Students Speak Out about Their Disabilities
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Students Speak Out about Their Disabilities

The following is a special needs program update from College Living Experience | CLE | Choose Your Future. You may also click here to read the original article on the program’s website.

By Caitlyn Johnson, Academic Coordinator

The first few weeks of school have concluded and students are beginning to settle in. During the beginning of the semester, students begin to make decisions about disclosing their disabilities and advocating for themselves. In this article, the students at CLE Monterey offer advice for those moving forward in school, a job, or socially when it comes to self-advocacy.

How do you describe your disability to others?

Studying at CLE MontereyI don’t hide my disability but I am not forthcoming about it either. If something obvious happens then I explain it. If it does come up, I might say I have Asperger’s. For me, this means that I get more distracted, more energetic, social situations are not easier for me, and writing is not my strong suit. Once I tell someone this, they are more understanding and are better able to work with me.
– Andrew

I say I have ADHD. I have trouble focusing, I am hyper at times, and I get thrown off track easily. I also find areas where I can focus more on them than others people. I take tests outside the room, I try to work independently, and I use drawings or physical actions to solve problems.
­- Kierstin

Should you disclose to others that you have a disability?

I do it (disclose disability) to make sure the teachers are prepared to sign my request for accommodations form, and work with me to make sure I get whatever accommodations they can provide in the classroom. Sometimes they can provide additional accommodations depending on the subject. Most of the time it has paid off to share the information with the teachers as they are usually willing to work with me.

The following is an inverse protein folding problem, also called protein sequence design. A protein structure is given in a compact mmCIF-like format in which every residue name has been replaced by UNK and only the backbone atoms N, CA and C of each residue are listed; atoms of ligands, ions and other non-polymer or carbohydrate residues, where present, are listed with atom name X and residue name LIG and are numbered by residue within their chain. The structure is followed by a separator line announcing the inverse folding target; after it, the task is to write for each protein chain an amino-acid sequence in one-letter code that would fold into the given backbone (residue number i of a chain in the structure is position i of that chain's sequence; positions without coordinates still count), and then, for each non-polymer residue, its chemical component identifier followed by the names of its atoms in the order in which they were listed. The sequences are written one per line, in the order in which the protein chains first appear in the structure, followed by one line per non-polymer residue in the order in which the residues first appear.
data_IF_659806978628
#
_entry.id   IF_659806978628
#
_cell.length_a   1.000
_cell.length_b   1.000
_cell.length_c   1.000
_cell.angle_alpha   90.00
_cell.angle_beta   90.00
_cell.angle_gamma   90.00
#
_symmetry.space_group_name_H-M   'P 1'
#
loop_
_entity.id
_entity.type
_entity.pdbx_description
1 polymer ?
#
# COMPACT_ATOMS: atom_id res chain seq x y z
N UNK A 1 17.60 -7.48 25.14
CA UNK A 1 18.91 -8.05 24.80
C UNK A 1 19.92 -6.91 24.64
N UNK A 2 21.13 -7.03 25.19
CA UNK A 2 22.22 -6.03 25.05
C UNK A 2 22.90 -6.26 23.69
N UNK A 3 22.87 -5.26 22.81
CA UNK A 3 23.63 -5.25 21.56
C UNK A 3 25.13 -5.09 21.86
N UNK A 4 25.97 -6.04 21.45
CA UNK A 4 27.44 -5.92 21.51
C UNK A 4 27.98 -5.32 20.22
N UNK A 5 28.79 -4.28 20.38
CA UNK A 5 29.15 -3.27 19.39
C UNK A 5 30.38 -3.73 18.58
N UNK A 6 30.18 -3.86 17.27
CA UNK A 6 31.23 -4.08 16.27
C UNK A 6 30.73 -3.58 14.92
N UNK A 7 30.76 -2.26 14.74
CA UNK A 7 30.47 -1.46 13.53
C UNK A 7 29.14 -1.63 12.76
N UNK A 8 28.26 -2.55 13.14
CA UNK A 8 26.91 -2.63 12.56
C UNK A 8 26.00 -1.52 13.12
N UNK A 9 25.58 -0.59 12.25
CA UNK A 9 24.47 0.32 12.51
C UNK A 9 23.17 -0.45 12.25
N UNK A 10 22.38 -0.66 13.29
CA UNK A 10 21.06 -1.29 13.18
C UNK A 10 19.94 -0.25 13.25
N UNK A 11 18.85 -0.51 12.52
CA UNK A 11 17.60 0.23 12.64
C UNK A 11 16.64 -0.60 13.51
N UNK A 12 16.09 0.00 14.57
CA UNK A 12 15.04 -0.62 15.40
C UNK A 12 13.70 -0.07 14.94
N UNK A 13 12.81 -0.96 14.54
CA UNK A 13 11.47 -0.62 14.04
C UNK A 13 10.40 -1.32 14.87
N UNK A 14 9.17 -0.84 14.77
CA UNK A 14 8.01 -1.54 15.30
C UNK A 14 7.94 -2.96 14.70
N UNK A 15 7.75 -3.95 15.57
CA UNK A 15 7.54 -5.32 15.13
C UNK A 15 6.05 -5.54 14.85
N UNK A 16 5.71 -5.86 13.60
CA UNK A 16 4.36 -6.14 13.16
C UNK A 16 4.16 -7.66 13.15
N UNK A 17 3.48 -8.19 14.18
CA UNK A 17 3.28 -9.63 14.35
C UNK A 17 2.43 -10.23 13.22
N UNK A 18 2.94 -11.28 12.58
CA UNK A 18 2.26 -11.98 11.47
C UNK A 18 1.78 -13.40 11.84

– David

When is the right time to tell someone about your disability?

Once you trust someone that is a good time to tell them about your disability, but if I feel someone won’t respect my privacy, I won’t disclose my disability. I would then tell them I have a learning disability called Asperger’s syndrome. I would want a professor to know that I might have a hard time communicating with other students in a group setting. Once I tell a professor about my disability, they become more understanding.
– Nick

Who would you recommend disclosing your disability to and why?

Self-advocating disabilitiesI would recommend disclosing your disability to an instructor if accommodations are needed. I’ve taken the accommodation forms to my instructor and said I have Asperger’s and I have an auditory processing disability. This means it’s difficult for me to listen and write at the same time. I can’t do both. A note-taker helps me with this process.
– Stephanie

I would recommend disclosing your disability to your teachers, to employers, friends that you trust. I would recommend not disclosing to people you don’t know very well.
– Andrew

I would recommend disclosing your disability to teachers, close family members, and some friends. I want them to understand that what I’m doing is completely normal to me even though it might not be to them. When I disclosed my disability to these people, they gave me support. I would recommend not disclosing your disability to classmates because sometimes they can’t understand a person with a disability.
– Meaghan

CLE Monterey students are looking forward to having a great semester filled with self-advocacy, great relationships with their professors, and a lot of fun along the way.

CLE has locations in:

  • Austin, Texas
  • Costa Mesa, California
  • Denver, Colorado
  • Fort Lauderdale, Florida
  • Monterey, California
  • Washington, D.C.

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